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originally posted by: matafuchs
a reply to: links234
You are joking right? Giving away money is what reduces debt?
The US at one time was the leader in technology and innovation.
originally posted by: LesMisanthrope
originally posted by: intrepid
I read about this this morning. If you're talking about citizens then yes. Include the very rich, ie: corporations then no. They get the biggest break. It will also add 1.5 trillion to the debt over 10 years. And you know who ends up paying that. The middle class. Fancy magicians handwork.
American corporate taxes are some of the highest, if not the highest, on the entire planet.
Prior to 2012, the GAO estimated that 24% of profitable large corporations owed no income tax in 2011, 22% owed nothing in 2010 and 21% owed nothing in 2009.
There are 27 companies in the Standard & Poor's 500, including telecom firm Level 3 Communications (LVLT), airline United Continental (UAL) and automaker General Motors (GM), that reported paying no income tax expense in 2015 despite reporting pre-tax profits, according to a USA TODAY analysis of data from S&P Global Market Intelligence.
1. General Electric Co., International Paper Co., Priceline Group, and Pacific Gas & Electric Co. were among the companies that the Institute for Taxation and Economic Policy says had no net tax liability at all over the period.
originally posted by: SlapMonkey
a reply to: matafuchs
It's still an idiotic way to tax a citizenry...if you are successful, you are punished. The more successful that you are, the more you will be punished.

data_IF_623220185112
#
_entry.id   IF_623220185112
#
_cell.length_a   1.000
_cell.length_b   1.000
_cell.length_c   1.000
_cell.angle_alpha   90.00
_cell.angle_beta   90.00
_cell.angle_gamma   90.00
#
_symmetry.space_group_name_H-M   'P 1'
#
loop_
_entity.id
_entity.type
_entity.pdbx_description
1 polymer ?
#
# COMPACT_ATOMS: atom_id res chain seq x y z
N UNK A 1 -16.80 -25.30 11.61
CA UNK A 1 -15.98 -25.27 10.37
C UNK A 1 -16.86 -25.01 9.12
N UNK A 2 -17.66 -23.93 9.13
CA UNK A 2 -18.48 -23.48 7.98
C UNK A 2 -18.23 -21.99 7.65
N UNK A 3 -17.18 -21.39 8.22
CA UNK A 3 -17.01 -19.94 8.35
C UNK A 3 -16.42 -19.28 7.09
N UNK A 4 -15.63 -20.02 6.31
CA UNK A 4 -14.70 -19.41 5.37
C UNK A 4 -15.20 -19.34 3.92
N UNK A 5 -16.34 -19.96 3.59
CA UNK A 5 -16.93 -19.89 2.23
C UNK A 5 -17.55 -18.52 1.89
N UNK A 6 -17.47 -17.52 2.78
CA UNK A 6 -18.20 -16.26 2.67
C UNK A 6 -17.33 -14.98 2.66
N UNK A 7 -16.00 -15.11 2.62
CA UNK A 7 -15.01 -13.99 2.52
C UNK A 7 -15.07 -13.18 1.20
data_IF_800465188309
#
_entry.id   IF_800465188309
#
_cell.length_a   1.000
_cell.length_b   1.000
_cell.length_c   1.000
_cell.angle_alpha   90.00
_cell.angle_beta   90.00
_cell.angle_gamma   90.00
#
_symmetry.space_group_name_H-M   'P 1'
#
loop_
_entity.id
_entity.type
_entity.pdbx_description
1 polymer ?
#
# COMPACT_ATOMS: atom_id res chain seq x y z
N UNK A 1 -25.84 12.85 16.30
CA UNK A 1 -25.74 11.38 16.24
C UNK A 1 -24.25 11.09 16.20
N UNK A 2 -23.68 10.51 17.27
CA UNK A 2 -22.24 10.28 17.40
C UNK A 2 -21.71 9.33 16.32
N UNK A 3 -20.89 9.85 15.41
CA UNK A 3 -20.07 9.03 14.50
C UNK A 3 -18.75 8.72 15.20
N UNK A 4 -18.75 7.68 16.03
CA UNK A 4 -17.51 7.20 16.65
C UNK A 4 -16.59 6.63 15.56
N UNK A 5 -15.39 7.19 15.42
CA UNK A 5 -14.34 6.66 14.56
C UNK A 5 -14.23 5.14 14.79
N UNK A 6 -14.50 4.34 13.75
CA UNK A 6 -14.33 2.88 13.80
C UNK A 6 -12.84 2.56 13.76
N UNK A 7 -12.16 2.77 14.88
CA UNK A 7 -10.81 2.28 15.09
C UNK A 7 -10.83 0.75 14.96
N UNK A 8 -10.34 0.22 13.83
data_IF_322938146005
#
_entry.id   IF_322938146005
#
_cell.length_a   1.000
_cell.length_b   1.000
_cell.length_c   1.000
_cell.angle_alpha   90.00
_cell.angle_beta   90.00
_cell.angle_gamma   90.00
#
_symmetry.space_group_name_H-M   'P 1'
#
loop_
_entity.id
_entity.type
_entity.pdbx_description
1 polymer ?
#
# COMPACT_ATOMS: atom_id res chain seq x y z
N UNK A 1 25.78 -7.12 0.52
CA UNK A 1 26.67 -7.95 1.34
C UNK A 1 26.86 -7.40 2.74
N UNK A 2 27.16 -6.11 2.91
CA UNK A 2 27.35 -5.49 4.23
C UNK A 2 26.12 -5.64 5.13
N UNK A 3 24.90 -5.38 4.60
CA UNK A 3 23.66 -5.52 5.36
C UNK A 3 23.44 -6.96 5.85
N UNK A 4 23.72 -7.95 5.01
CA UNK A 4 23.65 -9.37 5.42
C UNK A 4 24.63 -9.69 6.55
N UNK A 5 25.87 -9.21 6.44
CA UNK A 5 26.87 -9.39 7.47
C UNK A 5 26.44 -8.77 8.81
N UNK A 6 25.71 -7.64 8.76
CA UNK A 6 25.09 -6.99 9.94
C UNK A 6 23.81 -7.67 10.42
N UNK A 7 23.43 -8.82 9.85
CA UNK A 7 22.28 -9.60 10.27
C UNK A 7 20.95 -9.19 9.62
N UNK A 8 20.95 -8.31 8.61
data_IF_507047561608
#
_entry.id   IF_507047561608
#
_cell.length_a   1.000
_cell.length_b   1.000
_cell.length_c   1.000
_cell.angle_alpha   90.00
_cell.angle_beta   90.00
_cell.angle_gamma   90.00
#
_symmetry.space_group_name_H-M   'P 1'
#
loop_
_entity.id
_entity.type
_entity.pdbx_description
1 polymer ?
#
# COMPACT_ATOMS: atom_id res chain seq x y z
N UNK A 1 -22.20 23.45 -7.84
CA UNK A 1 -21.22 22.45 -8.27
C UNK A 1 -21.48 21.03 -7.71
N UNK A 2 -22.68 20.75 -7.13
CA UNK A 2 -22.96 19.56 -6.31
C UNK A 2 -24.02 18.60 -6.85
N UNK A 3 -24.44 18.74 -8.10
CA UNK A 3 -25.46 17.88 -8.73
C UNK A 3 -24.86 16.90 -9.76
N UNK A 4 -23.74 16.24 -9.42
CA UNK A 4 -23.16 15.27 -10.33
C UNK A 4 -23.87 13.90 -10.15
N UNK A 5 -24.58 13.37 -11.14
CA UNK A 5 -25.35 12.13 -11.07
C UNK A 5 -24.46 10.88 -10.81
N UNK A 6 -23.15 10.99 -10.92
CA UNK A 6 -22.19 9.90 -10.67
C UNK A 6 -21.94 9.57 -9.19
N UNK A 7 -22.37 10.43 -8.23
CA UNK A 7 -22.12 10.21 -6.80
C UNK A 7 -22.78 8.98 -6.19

Our bracketed tax system and all of its loopholes and write-offs and rebates and everything else is a design obviously intended for clandestine activity.
We need something more simple.
Bushnell offered the bonus because he disliked how new Atari games required 150 to 170 chips; he knew that Jobs' friend Steve Wozniak, an employee of Hewlett-Packard, had designed a version of Pong that used about 30 chips. Jobs had little specialized knowledge of circuit board design but knew Wozniak was capable of producing designs with a small number of chips. He convinced Wozniak to work with him, promising to split the fee evenly between them if Wozniak could minimize the number of chips. Wozniak had no sketches and instead interpreted the game from its description. To save parts, he had "tricky little designs" difficult to understand for most engineers. Near the end of development, Wozniak considered moving the high score to the screen's top, but Jobs claimed Bushnell wanted it at the bottom; Wozniak was unaware of any truth to his claims. The original deadline was met after Wozniak worked at Atari four nights straight, doing some additional designs while at his day job at Hewlett-Packard. This equated to a bonus of $5,000, which Jobs kept secret from Wozniak. Wozniak has stated he only received payment of $350; he believed for years that Atari had promised $700 for a design using fewer than 50 chips, and $1000 for fewer than 40, stating in 1984 "We only got 700 bucks for it." Wozniak was the engineer, and Jobs was the breadboarder and tester. Wozniak's original design used 42 chips; the final, working breadboard he and Jobs delivered to Atari used 44, but Wozniak said, "We were so tired we couldn't cut it down."
The change to the mortgage interest deduction drew immediate attention Thursday. Under current tax law, Americans can deduct interest payments made on their first $1 million worth of home loans. The bill would allow existing mortgages to keep the current rules, but for new mortgages, home buyers would be able to deduct interest payments made only on their first $500,000 worth of loans.
originally posted by: Greven
Successful at what, exactly?
Keeping more money for themselves?